• Becomes fulminant hepatitis less often than hep D but more often than hep C
Hep C • Shared iv needles • may progress to chronic hep, fibrosis, cirrhosis, hepatocellular carcinoma
RNA virus • Blood transfusions • has caused an increased demand for liver transplants
No VACCINE! • Occupational exposure • many progress to chronic hep C
• High risk sexual behavior • most cases are asymptomatic or mild symptoms
• Hemodialysis • often leads to chronic liver disease
• perinatal • very rarely can beomce fulminant hepatitis
• No vaccine available

Hep. Strand How its spread Facts

Hep D • Injection drug users. . • Virus cannot live alone, can only survive with hep B virus
RNA virus • Sex contacts of infected people. • HBV/HDV infections together increase risk of severe disease
Delta Virus • Hemodialysis patients. • No vaccine
No vaccine • Health-care and public safety • Requires hep b to replicate
workers who have contact with • Fulminant hepatitis is more common in a person infected with hbv
infected blood. and hdv viruses.
• Infants born to infected mothers •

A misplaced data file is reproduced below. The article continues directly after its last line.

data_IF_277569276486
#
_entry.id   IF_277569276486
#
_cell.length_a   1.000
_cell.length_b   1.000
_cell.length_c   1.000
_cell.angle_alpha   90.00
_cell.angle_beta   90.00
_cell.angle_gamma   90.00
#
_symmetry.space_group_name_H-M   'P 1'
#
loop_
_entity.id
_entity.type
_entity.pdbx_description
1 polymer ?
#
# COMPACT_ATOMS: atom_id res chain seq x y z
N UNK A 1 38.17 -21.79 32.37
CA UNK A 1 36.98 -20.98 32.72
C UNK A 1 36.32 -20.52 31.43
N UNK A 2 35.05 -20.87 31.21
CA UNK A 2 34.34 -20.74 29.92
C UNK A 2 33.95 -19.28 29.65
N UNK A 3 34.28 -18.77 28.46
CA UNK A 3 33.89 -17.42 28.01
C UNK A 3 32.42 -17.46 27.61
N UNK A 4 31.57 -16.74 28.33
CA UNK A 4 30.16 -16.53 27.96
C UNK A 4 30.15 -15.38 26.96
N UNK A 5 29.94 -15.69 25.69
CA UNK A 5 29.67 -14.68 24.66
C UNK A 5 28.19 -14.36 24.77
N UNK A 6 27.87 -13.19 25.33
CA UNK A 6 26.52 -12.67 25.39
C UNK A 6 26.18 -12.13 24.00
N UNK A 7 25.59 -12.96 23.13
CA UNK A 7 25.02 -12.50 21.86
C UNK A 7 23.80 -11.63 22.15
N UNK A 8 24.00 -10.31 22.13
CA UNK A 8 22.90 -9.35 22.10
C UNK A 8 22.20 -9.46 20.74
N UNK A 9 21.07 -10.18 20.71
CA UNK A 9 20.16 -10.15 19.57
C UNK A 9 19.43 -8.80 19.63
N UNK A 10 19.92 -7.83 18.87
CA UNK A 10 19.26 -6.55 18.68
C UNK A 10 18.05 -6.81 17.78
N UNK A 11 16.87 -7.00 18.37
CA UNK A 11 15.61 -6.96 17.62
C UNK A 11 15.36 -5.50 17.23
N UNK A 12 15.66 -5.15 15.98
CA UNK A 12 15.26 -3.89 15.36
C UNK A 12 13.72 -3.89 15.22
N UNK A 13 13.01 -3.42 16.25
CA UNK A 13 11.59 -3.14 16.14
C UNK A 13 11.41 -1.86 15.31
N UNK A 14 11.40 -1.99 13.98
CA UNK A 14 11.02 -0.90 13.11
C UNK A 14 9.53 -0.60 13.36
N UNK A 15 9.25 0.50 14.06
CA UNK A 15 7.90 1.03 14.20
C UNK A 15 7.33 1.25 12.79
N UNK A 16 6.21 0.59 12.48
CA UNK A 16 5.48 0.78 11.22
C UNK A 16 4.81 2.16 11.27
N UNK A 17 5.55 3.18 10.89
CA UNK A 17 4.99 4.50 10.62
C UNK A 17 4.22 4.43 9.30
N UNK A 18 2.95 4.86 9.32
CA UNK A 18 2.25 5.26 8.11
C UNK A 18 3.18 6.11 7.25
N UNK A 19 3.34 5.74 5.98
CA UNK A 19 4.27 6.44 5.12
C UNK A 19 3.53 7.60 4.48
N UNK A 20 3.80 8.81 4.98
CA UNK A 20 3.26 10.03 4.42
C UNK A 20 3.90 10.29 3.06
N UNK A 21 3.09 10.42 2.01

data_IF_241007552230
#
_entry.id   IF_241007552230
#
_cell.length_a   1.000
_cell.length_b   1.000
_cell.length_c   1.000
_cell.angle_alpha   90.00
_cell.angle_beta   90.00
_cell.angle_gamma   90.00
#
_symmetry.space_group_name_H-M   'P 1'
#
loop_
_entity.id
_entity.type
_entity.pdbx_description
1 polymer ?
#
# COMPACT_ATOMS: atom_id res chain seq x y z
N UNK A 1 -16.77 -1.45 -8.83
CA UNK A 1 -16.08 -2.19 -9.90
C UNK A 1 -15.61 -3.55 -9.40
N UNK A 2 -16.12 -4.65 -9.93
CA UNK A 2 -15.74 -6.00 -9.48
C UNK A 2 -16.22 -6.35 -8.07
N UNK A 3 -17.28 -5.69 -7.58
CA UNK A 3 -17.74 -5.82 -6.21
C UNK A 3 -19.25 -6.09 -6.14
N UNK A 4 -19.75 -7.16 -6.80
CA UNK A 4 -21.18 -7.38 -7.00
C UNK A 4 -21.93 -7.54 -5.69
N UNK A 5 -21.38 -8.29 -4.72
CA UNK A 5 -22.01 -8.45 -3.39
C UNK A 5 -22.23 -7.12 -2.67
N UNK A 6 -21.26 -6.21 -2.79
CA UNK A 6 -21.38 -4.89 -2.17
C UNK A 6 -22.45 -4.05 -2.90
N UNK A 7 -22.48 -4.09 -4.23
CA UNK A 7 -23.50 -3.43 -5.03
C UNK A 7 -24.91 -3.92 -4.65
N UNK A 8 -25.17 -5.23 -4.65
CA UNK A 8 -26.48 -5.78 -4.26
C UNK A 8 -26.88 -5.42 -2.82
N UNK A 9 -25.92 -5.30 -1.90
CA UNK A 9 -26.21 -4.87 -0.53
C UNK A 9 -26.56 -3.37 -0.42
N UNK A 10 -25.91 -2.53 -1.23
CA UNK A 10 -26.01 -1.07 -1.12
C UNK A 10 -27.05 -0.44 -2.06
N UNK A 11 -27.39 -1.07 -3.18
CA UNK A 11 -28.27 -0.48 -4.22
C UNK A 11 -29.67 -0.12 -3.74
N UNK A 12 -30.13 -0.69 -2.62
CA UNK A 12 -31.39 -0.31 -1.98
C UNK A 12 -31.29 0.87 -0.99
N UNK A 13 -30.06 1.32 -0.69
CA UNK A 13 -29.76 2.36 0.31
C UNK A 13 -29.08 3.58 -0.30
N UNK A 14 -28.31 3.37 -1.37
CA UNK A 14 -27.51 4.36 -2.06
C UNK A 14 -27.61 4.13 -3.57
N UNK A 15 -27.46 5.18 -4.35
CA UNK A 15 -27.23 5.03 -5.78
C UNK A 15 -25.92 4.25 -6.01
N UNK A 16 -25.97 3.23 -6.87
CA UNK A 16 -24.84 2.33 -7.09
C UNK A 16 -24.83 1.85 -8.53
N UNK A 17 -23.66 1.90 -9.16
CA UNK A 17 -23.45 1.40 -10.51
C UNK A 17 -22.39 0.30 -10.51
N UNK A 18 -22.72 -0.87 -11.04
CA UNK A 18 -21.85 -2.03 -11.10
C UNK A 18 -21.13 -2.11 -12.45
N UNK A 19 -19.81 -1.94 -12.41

(very rare).

Hep E • Fecal oral route (same has hep a) • No specific test

RNA virus • Primarily in developing countries
• Serum tests can only detect igm and igg and anti hev, and serum rna
Hep G • Unprotected sex • co – exists with hbv, hcv, hiv,
RNA virus • parenteral • does not cause liver damage by itself

Fulminant hepatitis
Fulminant Hep: rare,frequently fatal form of acute hepatitis more often with hbv, F. Hepatitis nsg care: : may progress rapidly, condition can change by the hr.
esp. w/ hdv co infection. Less often w/ hcv. toxic reactions to drugs & (assess frequently. Monitor labs (lft’s and kidney function). Plan for early transfer
cogentenital metabolic disorders can also cause this liver failure. Usually causes to ICU or transplant center. (keep paper work updated), assess for renal failure
death unless liver transplant is done. Rapidly deteriorates w/ liver failure, hep secondary to liver failure
encephalopathy, necrosis of hep parenchyma, cougu –lopathy, renal failure, coma

Acute Viral Hepititis

Assessment: lab specific antigen antibody panels to diagnose viral hepatitis, hep b/c can be genotyped to give more specific therapy,
look for hepatic tenderness, hepatomegaly, splenomegaly, palpable liver. Liver biopsy not done in acute viral hep, may be doen w/
chronic hep to look for fibrosis or cirhosis

Diagnostic Findings: specific hep virus antigens/antibody panels. AST increase in acute, ALT increase in acute, GGT increase,